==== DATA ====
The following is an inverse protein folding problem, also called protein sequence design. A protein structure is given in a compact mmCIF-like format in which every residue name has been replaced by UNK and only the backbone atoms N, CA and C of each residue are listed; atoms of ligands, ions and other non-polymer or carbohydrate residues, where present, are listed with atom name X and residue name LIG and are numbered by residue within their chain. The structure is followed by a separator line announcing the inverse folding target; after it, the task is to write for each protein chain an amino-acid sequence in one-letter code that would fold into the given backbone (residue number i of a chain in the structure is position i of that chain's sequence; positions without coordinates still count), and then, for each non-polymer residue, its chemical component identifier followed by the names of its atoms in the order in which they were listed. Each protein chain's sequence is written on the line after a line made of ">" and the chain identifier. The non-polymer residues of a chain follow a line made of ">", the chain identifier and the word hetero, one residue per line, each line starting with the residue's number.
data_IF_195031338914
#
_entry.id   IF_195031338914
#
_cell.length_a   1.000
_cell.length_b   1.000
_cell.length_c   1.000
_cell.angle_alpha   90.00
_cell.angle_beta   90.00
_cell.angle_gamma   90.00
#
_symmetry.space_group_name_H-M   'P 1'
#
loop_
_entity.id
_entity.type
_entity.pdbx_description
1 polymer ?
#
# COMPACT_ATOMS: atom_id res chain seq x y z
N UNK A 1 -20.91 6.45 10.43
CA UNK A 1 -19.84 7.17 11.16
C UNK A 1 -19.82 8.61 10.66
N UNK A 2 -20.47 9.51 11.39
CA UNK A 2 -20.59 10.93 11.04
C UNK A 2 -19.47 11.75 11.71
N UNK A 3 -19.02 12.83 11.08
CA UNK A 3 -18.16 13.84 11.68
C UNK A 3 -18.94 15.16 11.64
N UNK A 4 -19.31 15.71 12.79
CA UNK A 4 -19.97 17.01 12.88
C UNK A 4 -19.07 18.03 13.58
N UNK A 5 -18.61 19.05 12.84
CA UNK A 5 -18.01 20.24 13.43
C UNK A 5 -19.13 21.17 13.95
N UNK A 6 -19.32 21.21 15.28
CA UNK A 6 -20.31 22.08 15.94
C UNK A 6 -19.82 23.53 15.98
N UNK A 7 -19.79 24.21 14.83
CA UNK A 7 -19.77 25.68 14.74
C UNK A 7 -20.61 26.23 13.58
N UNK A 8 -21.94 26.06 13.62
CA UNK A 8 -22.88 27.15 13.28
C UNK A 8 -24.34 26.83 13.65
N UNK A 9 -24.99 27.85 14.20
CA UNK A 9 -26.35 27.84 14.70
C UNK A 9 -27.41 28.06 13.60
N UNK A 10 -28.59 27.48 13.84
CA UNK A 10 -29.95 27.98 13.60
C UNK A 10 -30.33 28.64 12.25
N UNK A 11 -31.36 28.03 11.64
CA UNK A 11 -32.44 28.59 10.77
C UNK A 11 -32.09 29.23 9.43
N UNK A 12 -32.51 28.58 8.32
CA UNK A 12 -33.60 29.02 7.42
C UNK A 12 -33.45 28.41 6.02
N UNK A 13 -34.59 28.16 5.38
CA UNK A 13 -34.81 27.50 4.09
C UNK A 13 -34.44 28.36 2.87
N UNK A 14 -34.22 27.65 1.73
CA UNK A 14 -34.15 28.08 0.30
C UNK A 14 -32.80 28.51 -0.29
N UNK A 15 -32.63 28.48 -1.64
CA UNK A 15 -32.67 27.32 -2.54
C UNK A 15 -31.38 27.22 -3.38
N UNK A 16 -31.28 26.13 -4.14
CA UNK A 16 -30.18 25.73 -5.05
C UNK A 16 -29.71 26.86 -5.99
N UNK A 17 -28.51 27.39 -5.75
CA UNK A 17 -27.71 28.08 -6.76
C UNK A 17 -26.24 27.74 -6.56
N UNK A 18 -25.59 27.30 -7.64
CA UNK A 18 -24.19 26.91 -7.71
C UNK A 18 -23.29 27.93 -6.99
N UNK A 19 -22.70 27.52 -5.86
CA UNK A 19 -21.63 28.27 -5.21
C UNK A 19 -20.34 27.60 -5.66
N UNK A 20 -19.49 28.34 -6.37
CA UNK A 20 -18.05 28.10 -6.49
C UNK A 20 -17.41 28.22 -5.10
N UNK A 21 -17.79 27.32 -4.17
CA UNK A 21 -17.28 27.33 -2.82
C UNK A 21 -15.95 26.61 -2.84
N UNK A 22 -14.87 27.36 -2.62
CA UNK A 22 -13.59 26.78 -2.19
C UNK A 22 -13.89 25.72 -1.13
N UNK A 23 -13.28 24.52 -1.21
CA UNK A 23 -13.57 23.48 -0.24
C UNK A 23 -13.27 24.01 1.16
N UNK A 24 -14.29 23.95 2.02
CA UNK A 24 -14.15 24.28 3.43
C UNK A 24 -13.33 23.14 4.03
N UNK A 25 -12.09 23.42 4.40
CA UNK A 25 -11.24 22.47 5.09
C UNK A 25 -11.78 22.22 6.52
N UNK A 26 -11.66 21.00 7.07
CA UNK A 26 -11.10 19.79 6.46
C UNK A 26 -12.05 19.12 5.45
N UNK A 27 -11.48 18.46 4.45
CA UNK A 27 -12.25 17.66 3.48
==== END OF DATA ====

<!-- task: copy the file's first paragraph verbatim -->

The following is an inverse protein folding problem, also called protein sequence design. A protein structure is given in a compact mmCIF-like format in which every residue name has been replaced by UNK and only the backbone atoms N, CA and C of each residue are listed; atoms of ligands, ions and other non-polymer or carbohydrate residues, where present, are listed with atom name X and residue name LIG and are numbered by residue within their chain. The structure is followed by a separator line announcing the inverse folding target; after it, the task is to write for each protein chain an amino-acid sequence in one-letter code that would fold into the given backbone (residue number i of a chain in the structure is position i of that chain's sequence; positions without coordinates still count), and then, for each non-polymer residue, its chemical component identifier followed by the names of its atoms in the order in which they were listed. Each protein chain's sequence is written on the line after a line made of ">" and the chain identifier. The non-polymer residues of a chain follow a line made of ">", the chain identifier and the word hetero, one residue per line, each line starting with the residue's number.